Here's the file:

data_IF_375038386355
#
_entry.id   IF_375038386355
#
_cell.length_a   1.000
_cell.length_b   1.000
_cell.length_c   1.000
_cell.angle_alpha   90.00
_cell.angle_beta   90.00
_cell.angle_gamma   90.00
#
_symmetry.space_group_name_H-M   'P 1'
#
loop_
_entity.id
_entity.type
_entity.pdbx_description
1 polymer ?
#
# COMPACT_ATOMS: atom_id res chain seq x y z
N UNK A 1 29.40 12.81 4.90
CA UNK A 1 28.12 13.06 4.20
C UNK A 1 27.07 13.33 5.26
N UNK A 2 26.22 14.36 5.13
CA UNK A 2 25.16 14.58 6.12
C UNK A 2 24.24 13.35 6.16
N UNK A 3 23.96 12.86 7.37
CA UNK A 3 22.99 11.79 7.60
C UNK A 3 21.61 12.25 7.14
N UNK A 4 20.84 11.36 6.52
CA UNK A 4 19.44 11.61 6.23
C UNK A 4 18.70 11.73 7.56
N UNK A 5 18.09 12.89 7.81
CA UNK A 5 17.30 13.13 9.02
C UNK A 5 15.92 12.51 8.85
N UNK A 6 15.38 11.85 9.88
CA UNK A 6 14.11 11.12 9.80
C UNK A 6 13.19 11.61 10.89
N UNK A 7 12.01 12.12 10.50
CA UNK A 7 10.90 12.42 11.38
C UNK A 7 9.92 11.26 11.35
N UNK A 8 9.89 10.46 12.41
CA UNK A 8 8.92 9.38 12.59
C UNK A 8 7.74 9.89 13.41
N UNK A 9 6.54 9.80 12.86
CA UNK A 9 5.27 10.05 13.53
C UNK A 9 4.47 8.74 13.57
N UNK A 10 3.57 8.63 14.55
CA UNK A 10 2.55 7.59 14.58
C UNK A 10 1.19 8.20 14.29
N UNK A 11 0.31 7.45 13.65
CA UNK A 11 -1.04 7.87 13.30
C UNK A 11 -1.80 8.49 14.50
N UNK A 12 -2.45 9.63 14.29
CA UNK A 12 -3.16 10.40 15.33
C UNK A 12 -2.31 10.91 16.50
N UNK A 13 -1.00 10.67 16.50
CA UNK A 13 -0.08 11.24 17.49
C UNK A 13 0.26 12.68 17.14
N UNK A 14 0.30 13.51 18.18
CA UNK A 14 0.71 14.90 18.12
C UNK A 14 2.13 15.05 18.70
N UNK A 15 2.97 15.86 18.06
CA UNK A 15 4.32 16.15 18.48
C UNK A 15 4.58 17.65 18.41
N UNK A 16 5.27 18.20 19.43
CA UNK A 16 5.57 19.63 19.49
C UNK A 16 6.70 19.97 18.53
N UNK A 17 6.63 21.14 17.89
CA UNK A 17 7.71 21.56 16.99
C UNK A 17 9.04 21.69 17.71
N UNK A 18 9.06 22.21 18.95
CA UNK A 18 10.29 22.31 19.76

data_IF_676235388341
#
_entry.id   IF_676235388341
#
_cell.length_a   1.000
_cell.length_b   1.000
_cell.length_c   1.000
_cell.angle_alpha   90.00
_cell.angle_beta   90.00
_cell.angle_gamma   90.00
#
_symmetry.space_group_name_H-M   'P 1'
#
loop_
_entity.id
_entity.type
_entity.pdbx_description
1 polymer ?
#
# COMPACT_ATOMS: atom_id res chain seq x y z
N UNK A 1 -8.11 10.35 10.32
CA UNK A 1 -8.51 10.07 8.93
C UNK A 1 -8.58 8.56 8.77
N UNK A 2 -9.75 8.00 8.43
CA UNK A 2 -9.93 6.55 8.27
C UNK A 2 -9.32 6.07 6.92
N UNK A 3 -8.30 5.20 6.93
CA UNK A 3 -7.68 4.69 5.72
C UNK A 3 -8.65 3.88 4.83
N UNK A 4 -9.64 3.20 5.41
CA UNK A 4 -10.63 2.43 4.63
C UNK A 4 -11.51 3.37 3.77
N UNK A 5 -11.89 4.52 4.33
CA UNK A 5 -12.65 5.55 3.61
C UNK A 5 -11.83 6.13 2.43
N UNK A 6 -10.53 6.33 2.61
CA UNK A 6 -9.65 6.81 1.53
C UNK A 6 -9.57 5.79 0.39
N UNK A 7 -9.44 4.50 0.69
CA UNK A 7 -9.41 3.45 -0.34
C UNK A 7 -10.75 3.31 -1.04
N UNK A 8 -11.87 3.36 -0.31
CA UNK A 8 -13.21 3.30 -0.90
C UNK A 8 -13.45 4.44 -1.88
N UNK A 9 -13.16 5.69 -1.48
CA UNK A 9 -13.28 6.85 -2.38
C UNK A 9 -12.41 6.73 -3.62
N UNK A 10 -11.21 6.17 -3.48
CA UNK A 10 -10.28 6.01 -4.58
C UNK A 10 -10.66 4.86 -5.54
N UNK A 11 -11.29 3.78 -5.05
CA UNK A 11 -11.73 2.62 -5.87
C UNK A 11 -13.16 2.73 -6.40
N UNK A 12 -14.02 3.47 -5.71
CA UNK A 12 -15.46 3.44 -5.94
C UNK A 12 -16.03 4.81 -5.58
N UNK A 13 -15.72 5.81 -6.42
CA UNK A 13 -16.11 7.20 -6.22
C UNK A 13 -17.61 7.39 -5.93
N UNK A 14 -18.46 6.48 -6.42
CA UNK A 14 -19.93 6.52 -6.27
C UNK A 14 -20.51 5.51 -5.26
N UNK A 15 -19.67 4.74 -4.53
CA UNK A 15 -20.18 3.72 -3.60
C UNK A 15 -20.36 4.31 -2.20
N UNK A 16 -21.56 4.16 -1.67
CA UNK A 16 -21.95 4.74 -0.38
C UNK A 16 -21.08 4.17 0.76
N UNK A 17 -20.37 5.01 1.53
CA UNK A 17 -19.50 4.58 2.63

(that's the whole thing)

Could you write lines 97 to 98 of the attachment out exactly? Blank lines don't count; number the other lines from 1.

N UNK A 2 -9.75 8.00 8.43
CA UNK A 2 -9.93 6.55 8.27